Libor scandal threatens London shipping dominance

The scandal concerning manipulation of the so-called Libor interest rate could make maritime companies flee from London, heading to Asia instead, should the EU Commission decide to regulate broker reports to the Baltic Exchange, warns the shipping stock market.

Photo: Hanjin

The London-based Baltic Exchange stock market, the data of which is used when setting the freight rates for the majority of all shipping, warns that a possible EU regulation of financial data, following the so-called Libor scandal, could ruin London’s status as a financial center for shipping, writes Bloomberg.

Should the EU start controlling the reports sent to the Baltic Exchange by 50 brokers, used to determine the freight rates for a total of 61 routes, it would not only make many brokers stop sending in reports, but an EU regulation could also send more maritime businesses to Asia, according to a brief from the 268 year old Baltic Exchange, which Bloomberg has been granted access to.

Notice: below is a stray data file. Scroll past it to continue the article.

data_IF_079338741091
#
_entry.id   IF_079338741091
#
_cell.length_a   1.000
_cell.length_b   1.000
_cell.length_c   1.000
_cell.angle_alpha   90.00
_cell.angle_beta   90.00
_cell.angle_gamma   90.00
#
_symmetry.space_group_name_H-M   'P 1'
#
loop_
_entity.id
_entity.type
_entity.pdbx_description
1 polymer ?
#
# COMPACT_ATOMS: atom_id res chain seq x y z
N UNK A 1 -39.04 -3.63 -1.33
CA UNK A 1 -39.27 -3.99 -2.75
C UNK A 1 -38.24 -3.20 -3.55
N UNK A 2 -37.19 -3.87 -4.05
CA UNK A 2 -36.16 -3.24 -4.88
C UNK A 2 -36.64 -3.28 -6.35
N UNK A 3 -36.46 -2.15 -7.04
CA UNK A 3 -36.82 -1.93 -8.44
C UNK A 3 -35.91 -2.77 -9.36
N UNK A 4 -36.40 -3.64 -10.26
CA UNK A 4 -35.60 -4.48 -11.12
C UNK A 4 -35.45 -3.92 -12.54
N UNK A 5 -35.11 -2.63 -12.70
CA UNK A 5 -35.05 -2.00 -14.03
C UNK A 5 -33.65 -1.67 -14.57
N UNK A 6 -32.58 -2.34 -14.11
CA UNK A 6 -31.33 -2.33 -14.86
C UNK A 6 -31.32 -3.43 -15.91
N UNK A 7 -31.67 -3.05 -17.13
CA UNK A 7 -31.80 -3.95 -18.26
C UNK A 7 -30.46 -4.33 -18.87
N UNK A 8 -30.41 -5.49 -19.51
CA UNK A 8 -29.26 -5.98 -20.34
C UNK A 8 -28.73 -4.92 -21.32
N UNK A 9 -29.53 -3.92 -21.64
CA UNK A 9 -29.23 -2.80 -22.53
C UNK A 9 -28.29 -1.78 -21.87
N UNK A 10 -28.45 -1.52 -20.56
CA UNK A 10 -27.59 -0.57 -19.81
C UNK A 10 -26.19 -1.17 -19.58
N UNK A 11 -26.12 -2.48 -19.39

Already a subscriber? Log in.

Read the whole article

Get access for 14 days for free.
No credit card is needed, and you will not be automatically signed up for a paid subscription after the free trial.

  • Access all locked articles
  • Receive our daily newsletters
  • Access our app
An error has occured. Please try again later.

Get full access for you and your coworkers.

Start a free company trial today

More from ShippingWatch

Bimco sets up Brussels office

The shipping organization faces the consequence of the EU having in a short time span manifested itself as the trendsetting international legislator within climate, and establishes an office in Brussels, ShippingWatch learns.

Latest news

See all jobs